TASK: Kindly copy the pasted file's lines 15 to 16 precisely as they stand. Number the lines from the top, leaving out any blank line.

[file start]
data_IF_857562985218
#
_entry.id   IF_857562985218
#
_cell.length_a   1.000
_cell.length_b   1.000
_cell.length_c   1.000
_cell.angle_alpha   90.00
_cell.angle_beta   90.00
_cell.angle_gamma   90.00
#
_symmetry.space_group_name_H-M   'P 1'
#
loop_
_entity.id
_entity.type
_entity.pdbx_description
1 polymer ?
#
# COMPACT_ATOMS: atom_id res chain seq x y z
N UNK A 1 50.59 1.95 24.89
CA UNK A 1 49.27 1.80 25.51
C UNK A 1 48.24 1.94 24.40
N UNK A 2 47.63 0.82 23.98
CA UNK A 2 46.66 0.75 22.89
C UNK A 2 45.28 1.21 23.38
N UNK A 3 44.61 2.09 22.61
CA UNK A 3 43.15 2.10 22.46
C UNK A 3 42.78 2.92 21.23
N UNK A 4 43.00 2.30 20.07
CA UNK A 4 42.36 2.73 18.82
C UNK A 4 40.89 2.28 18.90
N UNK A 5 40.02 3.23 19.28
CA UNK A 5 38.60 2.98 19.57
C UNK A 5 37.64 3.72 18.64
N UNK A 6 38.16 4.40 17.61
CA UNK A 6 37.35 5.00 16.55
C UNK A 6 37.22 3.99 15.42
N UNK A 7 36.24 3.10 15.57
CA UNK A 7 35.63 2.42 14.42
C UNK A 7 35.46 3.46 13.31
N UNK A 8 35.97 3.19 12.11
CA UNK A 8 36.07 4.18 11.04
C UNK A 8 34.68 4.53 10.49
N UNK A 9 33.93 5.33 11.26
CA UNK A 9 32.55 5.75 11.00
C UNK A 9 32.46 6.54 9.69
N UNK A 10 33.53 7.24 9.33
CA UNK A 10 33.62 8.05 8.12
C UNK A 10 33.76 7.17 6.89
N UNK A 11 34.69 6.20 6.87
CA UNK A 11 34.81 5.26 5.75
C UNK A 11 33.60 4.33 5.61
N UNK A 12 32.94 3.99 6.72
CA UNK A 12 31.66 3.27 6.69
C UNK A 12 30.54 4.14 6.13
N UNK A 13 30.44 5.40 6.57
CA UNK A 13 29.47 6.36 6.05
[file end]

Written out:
_entity.id
_entity.type